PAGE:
The Equalizer 2 (2018)

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A piece of advice: always be nice to anyone who has access to your toothbrush.  Retired elusive ex-CIA operative, widower Robert McCall (Denzel Washington), is whiling away his time driving a taxi and delivering vigilante justice on behalf of neighbours and customers in Boston. However his past cuts close to home when thugs kill Susan Plummer (Melissa Leo) – his best friend and former colleague. Now out for revenge, McCall has to take on a crew of highly trained assassins who’ll stop at nothing to destroy him and he suspects their leader is a former colleague…  There are no good or bad people any more. No enemies. Just unfortunates. Per the law of diminishing returns, the more of these actioners Washington makes the less effective he becomes as a leading man, doesn’t he? In the first of these films, adapted from the Edward Woodward TV series, he was outshone by the astonishing Marton Csokas, who was the villain par excellence, albeit for obvious reasons he’s not back here. McCall is still working out his grief by helping out anyone he can like some kind of Fury or ninja empath. You’ll spot the troublemaker a mile off and the final shootout is inevitable and tedious. Director Antoine Fuqua has now made sadism a part of his aesthetic brand without any especially redeeming features other than the resolution of an underdeveloped subplot – care home resident Orson Bean trying to find a painting stolen from his family by the Nazis, a line of narrative mirrored in the aspiring artist who McCall is trying to direct back to the straight and narrow starting with remaking a piece of Islamic street art. Written by Richard Wenk. You died

The Skeleton Key (2005)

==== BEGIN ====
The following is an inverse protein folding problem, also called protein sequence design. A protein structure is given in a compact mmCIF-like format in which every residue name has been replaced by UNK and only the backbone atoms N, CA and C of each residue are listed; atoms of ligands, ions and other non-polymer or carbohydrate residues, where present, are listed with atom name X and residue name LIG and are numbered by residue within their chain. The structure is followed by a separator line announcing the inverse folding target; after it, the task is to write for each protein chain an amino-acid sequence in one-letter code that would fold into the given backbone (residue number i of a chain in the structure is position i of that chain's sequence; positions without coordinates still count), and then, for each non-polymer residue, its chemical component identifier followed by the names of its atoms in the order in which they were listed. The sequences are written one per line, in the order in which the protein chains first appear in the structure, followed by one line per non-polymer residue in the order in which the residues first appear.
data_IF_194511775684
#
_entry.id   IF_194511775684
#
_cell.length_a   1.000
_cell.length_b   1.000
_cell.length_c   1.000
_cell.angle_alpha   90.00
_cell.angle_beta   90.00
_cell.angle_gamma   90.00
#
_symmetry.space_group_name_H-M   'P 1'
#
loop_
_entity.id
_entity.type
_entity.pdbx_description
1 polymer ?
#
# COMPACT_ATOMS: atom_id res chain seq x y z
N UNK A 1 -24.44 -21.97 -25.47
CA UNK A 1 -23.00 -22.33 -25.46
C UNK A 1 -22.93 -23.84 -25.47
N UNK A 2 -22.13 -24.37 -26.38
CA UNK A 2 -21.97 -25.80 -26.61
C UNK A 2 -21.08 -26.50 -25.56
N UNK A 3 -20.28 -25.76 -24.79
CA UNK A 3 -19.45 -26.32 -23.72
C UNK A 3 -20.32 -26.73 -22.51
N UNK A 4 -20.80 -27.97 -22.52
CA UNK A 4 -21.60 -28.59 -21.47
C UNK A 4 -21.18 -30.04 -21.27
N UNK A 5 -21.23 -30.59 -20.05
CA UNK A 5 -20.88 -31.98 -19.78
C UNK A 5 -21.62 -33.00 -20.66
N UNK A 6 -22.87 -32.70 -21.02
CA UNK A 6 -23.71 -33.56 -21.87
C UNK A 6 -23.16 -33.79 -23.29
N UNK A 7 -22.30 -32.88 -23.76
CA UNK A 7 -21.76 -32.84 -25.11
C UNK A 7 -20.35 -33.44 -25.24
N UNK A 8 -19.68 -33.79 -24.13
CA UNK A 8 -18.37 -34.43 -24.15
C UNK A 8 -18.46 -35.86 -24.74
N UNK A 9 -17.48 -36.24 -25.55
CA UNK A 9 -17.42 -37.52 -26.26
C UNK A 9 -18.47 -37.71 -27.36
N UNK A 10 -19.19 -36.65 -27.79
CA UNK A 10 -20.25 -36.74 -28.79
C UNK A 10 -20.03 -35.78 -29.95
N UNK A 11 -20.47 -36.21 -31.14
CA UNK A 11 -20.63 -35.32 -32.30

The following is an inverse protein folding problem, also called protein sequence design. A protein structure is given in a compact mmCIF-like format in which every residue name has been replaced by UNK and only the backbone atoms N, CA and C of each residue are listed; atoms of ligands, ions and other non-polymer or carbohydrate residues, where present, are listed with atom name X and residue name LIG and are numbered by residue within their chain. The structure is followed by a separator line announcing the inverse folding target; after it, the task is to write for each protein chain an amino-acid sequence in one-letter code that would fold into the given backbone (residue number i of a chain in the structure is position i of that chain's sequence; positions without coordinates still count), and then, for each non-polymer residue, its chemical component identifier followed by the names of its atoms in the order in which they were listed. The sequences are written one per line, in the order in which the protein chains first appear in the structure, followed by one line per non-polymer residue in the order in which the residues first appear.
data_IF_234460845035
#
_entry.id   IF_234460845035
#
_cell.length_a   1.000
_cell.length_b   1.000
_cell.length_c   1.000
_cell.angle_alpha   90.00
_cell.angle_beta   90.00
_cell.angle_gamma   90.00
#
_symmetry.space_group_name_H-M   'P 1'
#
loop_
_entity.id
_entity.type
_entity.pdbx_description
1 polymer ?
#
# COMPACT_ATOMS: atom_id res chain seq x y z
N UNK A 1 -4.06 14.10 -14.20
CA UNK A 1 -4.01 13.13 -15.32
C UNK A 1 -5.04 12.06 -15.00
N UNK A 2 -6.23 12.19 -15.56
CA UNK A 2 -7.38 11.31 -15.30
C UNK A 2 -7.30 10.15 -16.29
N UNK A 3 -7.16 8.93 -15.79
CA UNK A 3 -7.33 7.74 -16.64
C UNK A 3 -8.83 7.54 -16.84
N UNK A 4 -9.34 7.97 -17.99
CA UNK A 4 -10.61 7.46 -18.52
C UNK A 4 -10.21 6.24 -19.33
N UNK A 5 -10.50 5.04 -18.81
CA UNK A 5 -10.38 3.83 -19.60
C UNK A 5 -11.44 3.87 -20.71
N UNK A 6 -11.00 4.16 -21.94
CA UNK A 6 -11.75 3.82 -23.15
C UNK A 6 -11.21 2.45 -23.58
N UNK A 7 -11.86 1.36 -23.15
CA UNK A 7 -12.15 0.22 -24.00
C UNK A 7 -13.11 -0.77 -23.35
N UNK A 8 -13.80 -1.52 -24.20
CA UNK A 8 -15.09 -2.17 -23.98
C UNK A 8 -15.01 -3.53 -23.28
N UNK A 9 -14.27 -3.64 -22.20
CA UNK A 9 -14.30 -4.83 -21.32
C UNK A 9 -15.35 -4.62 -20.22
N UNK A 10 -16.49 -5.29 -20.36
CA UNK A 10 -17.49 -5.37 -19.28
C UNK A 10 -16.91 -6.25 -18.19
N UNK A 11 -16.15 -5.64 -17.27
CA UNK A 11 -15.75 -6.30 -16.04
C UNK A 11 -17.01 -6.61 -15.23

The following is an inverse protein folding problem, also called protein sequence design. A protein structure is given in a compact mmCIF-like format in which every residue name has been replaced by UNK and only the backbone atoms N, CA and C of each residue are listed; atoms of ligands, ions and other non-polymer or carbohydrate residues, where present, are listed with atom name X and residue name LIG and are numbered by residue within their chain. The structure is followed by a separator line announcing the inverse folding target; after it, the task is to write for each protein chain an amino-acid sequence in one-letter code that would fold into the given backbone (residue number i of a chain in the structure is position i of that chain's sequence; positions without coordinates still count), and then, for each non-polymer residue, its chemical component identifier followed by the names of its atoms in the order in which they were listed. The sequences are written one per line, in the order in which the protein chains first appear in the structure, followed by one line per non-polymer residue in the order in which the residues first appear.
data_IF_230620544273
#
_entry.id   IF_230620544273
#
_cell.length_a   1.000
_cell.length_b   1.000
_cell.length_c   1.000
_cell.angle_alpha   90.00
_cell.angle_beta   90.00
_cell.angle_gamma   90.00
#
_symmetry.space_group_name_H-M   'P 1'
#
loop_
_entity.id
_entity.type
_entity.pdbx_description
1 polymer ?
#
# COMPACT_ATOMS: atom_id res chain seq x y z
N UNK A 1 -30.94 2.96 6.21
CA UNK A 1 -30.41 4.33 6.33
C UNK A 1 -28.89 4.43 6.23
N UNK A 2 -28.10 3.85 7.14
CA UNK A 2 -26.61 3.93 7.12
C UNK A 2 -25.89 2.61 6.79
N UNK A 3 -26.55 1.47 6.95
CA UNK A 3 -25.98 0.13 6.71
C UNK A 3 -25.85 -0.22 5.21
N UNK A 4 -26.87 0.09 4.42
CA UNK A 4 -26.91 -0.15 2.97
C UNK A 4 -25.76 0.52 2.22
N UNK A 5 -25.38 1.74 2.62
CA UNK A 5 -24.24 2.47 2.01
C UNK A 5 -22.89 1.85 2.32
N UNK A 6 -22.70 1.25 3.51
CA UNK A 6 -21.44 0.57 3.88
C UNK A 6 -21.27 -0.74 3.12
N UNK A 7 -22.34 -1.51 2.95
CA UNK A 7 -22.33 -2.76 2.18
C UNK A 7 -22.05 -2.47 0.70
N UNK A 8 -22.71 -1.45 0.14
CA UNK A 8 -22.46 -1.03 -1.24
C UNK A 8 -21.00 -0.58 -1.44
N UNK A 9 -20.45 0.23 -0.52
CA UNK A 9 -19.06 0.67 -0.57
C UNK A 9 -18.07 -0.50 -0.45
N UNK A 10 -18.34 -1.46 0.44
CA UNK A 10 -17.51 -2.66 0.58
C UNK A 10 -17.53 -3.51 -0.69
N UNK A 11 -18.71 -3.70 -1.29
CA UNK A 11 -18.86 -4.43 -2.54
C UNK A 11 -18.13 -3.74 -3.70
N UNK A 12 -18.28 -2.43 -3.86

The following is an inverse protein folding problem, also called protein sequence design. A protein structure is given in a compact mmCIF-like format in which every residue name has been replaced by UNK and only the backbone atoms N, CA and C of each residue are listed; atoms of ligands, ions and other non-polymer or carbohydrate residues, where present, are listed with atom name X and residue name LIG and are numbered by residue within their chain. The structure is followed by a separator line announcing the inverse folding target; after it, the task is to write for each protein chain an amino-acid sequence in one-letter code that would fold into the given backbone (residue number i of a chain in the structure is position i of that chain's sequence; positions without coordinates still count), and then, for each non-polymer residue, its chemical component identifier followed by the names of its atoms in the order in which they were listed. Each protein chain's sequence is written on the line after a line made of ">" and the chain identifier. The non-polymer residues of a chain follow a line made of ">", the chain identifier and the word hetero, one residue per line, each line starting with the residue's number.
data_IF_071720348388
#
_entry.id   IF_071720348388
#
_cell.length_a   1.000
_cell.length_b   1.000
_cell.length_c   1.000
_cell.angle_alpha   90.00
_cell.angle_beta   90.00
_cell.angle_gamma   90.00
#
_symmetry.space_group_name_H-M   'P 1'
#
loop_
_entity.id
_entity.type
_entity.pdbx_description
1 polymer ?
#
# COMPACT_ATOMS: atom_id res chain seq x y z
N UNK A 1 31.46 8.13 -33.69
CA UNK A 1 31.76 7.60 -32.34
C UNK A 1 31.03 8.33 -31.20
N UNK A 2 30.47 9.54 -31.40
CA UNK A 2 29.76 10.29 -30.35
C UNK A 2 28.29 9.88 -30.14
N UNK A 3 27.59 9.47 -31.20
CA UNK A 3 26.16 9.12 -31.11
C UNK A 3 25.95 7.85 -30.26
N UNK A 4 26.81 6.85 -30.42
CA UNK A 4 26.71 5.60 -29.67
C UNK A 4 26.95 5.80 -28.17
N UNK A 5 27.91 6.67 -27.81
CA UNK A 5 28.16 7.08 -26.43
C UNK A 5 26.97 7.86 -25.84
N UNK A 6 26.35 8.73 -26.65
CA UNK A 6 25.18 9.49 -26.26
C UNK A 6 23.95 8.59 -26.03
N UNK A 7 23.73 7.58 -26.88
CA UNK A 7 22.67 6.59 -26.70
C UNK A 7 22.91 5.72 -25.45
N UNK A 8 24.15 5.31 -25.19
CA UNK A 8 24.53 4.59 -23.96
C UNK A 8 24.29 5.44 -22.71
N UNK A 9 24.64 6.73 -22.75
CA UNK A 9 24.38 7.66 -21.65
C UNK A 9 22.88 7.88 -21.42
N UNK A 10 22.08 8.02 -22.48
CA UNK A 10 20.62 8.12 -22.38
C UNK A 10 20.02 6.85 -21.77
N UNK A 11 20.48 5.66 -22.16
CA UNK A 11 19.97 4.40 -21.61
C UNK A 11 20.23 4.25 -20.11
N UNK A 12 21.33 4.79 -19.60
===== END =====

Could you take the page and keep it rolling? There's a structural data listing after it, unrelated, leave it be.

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The thing folks just don’t understand about sacrifice… sometimes it’s more of a trade. Twentysomething Caroline Ellis (Kate Hudson), a good-natured nurse living in New Orleans feels guilty about not being around for her father’s death while she was on the road working for rock bands. She quits her job as a carer at a hospice to work at a plantation mansion in the Terrebonne Parish for Violet Devereaux (Gena Rowlands), an elderly woman whose husband, Ben (John Hurt), is in poor health following a stroke. When Caroline begins to explore the couple’s rundown house where Violet bans mirrors, she discovers strange artifacts in a locked room at the back of the attic and learns the house has a mysterious past to do with servants from the 1920s, Papa Justify (Ronald McCall) and Mama Cecile (Jeryl Prescott) and the practice of hoodoo. She realises that Violet is keeping a sinister secret about the cause of Ben’s illness and wants to get the old man out of there. When she appeals to their estate lawyer Luke Marshall (Peter Sarsgaard) for assistance she finds that he’s not quite what he seems to be …  It gets harder every time. They just don’t believe like they used to. Gotta get ’em all riled up. An immensely appealing excursion into folk horror that is as much about the history of Louisiana and race relations as it is a genre exercise (though it’s a fairly efficient suspense machine too). Beautifully staged and atmospherically sustained by that very stylish director Iain Softley, it’s written by Ehren Kruger, who burst on the scene with the surprising Arlington Road, another look at Americana (of the homebred terror group variety) who has spent his time since this either a) making a shedload of money or b) squandering his immense talent (take your pick – perhaps both?) making the Transformers films. Hudson is very good opposite screen great Rowlands while Hurt spends his time silenced by the stroke, emoting with his eyes and making a failed suicide attempt off a roof. That’s how badly he needs outta here. Gorgeous location shooting around New Orleans and Louisiana make this a feast for the eyes and the twist ending is very satisyfing, cherI don’t believe I don’t believe I don’t believe